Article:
Part 4: Writing
Good communicators include everyone and don’t make assumptions about their readers. You can make your language more inclusive by:
- Using the singular “they” instead of “he or she.” For example, instead of saying, “A communicator should understand his or her audience,” you could say, “A communicator should understand their audience” or “Communicators should understand their audience.”
- Being specific when discussing a person’s identity and use the terminology they prefer. For example, instead of saying “Marilyn Gabriel is a First Nations person,” you could say “Marilyn Gabriel is a member of the Kwantlen Nation.” Usually, a person’s disability isn’t relevant, but if it is, use neutral and specific language. For example, instead of saying “Brent is confined to a wheelchair” (which is both inaccurate, negative, and vague), you could say “Brent uses a wheelchair” or “Brent has cerebral palsy and uses a wheelchair.” When in doubt, ask the person what terminology they prefer.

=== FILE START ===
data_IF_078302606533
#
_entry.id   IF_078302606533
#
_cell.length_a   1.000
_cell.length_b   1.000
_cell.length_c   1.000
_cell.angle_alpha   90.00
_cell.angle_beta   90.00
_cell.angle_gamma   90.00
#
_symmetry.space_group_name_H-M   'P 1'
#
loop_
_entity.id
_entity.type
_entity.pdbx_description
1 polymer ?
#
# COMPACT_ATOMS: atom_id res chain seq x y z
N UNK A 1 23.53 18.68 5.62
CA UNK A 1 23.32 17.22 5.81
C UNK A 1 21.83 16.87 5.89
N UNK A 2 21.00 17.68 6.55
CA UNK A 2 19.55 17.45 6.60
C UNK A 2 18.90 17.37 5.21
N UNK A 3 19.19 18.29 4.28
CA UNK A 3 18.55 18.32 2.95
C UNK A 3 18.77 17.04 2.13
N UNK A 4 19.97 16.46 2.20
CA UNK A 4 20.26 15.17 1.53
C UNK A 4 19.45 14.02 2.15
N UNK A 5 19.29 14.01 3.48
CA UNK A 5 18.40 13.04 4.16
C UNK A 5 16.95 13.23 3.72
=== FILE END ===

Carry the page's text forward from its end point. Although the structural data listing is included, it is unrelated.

- Question the assumptions that you make about your audience. Consider that many of your readers might not share the same cultural values or experiences. For example, a sentence like “Every child waits all year for Christmas morning,” consider that many of your readers might not have shared this experience.
You should be especially careful when writing about groups of people in a way that might reinforce stereotypes. For example, in his book Elements of Indigenous Style, Gregory Younging discusses how subtle bias can have a big impact when non-Indigenous people write about First Nations, Metis, and Inuit people. For example, instead of portraying Indigenous people as victims, focus on their “resilience, agency, and future” (2018, pg. 77). Instead of portraying an Indigenous culture as something static that existed in the past, focus on how that culture is thriving and changing.
Younging, G. (2018). Elements of Indigenous style: A guide for writing by and about Indigenous Peoples. Edmonton, AB: Brush Education.